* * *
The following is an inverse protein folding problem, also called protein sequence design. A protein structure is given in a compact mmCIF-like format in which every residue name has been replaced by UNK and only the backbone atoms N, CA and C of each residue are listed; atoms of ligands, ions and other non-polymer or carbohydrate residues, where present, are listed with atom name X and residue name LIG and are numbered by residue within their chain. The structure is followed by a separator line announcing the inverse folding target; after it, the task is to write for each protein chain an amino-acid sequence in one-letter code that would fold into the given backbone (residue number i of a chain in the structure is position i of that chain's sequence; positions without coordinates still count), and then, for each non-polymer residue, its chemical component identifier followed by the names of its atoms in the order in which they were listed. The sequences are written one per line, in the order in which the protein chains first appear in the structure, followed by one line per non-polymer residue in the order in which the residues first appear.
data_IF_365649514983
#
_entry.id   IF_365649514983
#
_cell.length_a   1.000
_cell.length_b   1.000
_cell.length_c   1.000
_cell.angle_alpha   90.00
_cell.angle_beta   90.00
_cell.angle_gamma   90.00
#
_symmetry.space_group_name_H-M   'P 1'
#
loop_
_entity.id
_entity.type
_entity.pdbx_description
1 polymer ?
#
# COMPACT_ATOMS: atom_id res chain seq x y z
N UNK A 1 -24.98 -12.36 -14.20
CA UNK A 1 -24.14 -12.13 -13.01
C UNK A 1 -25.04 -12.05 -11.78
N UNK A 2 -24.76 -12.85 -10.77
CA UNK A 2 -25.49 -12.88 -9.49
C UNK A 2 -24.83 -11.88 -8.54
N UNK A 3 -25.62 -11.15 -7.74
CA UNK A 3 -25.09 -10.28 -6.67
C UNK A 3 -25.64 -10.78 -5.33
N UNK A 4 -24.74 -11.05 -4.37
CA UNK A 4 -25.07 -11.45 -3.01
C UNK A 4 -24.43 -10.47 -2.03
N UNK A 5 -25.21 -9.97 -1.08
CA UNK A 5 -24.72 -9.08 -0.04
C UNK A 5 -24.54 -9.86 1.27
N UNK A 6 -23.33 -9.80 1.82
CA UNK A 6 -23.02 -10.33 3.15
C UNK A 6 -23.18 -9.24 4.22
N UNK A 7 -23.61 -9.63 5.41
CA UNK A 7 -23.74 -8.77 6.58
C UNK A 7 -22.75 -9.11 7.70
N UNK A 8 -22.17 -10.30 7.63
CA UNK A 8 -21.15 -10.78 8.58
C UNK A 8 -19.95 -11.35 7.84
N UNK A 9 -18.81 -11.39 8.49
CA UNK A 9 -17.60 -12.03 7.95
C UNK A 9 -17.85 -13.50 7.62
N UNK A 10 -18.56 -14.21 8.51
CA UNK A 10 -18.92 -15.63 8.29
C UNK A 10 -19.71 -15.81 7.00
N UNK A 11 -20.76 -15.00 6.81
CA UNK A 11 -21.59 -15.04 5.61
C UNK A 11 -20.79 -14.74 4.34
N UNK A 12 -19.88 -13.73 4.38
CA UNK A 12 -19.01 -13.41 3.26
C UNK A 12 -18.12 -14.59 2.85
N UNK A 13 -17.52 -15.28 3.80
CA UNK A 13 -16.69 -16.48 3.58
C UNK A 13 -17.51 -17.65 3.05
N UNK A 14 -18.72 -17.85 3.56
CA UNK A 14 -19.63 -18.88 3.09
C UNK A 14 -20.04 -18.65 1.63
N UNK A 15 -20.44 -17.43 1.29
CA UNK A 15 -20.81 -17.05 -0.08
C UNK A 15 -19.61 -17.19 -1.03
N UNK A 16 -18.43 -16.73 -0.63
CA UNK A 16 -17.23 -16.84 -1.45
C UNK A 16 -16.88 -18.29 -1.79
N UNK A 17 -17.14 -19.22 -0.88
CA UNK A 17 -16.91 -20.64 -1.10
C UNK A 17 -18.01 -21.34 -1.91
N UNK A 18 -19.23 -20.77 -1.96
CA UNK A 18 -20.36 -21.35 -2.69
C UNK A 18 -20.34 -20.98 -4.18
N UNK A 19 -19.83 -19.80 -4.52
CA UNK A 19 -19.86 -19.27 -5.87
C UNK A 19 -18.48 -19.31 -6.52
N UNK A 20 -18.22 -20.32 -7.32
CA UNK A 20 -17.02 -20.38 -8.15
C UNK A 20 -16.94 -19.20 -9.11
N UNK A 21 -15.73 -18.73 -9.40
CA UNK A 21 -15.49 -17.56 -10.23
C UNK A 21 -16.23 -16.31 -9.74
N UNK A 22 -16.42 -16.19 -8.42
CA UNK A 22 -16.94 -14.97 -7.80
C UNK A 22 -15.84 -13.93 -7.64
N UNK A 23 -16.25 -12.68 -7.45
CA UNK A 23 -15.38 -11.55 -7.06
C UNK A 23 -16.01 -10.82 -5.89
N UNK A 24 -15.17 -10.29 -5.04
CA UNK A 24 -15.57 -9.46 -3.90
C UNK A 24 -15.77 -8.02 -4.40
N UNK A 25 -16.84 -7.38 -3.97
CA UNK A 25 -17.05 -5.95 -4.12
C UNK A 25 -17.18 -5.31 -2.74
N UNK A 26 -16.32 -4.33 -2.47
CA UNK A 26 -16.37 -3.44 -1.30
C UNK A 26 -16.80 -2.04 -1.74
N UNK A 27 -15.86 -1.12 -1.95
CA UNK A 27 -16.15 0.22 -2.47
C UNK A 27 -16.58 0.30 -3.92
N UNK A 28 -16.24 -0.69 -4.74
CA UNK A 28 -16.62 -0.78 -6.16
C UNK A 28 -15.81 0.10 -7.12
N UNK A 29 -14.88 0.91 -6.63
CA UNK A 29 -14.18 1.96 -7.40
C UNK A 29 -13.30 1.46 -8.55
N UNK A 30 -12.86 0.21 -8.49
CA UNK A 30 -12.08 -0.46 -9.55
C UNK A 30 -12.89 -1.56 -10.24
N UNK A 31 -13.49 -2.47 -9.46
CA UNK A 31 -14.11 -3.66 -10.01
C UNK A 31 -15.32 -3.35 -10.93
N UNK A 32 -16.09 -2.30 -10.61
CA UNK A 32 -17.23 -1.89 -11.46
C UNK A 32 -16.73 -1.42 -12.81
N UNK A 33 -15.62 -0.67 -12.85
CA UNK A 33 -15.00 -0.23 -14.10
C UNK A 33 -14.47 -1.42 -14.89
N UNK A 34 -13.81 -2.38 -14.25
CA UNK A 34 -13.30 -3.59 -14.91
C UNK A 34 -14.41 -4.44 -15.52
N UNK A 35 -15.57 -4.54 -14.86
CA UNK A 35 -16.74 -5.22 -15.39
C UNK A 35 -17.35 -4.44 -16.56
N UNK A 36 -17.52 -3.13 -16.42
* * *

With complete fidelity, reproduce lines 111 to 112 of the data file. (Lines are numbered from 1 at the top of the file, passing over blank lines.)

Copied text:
C UNK A 30 -12.89 -1.56 -10.24
N UNK A 31 -13.49 -2.47 -9.46